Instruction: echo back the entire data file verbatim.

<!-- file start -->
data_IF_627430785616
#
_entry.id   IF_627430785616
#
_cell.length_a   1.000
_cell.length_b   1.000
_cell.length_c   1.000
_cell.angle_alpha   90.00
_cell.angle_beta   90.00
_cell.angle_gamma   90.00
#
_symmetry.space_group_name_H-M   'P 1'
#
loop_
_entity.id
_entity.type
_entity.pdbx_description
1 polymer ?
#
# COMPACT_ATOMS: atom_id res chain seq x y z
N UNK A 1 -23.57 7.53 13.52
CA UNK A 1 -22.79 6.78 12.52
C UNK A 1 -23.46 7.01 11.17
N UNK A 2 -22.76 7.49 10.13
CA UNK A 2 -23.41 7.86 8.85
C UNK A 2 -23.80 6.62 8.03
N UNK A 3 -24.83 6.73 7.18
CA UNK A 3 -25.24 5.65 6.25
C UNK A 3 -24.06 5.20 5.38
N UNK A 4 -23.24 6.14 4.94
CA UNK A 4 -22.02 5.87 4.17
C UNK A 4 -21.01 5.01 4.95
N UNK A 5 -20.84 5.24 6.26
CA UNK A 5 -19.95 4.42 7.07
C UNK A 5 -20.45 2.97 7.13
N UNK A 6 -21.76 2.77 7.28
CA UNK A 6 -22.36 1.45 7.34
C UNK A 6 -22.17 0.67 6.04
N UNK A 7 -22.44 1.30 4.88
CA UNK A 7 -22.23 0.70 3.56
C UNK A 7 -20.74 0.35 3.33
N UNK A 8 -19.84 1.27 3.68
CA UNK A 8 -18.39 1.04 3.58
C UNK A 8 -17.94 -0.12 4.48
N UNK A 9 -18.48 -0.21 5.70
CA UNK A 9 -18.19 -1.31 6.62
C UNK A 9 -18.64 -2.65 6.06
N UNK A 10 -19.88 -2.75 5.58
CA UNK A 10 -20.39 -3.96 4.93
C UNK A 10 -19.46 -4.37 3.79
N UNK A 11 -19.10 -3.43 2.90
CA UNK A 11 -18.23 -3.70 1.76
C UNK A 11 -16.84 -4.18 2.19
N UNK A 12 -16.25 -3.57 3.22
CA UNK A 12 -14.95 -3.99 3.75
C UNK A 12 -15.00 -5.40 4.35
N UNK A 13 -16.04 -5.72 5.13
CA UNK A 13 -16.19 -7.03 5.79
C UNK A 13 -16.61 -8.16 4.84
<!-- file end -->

data_IF_627430785616
#
_entry.id   IF_627430785616
#
_cell.length_a   1.000
_cell.length_b   1.000
_cell.length_c   1.000
_cell.angle_alpha   90.00
_cell.angle_beta   90.00
_cell.angle_gamma   90.00
#
_symmetry.space_group_name_H-M   'P 1'
#
loop_
_entity.id
_entity.type
_entity.pdbx_description
1 polymer ?
#
# COMPACT_ATOMS: atom_id res chain seq x y z
N UNK A 1 -23.57 7.53 13.52
CA UNK A 1 -22.79 6.78 12.52
C UNK A 1 -23.46 7.01 11.17
N UNK A 2 -22.76 7.49 10.13
CA UNK A 2 -23.41 7.86 8.85
C UNK A 2 -23.80 6.62 8.03
N UNK A 3 -24.83 6.73 7.18
CA UNK A 3 -25.24 5.65 6.25
C UNK A 3 -24.06 5.20 5.38
N UNK A 4 -23.24 6.14 4.94
CA UNK A 4 -22.02 5.87 4.17
C UNK A 4 -21.01 5.01 4.95
N UNK A 5 -20.84 5.24 6.26
CA UNK A 5 -19.95 4.42 7.07
C UNK A 5 -20.45 2.97 7.13
N UNK A 6 -21.76 2.77 7.28
CA UNK A 6 -22.36 1.45 7.34
C UNK A 6 -22.17 0.67 6.04
N UNK A 7 -22.44 1.30 4.88
CA UNK A 7 -22.23 0.70 3.56
C UNK A 7 -20.74 0.35 3.33
N UNK A 8 -19.84 1.27 3.68
CA UNK A 8 -18.39 1.04 3.58
C UNK A 8 -17.94 -0.12 4.48
N UNK A 9 -18.48 -0.21 5.70
CA UNK A 9 -18.19 -1.31 6.62
C UNK A 9 -18.64 -2.65 6.06
N UNK A 10 -19.88 -2.75 5.58
CA UNK A 10 -20.39 -3.96 4.93
C UNK A 10 -19.46 -4.37 3.79
N UNK A 11 -19.10 -3.43 2.90
CA UNK A 11 -18.23 -3.70 1.76
C UNK A 11 -16.84 -4.18 2.19
N UNK A 12 -16.25 -3.57 3.22
CA UNK A 12 -14.95 -3.99 3.75
C UNK A 12 -15.00 -5.40 4.35
N UNK A 13 -16.04 -5.72 5.13
CA UNK A 13 -16.19 -7.03 5.79
C UNK A 13 -16.61 -8.16 4.84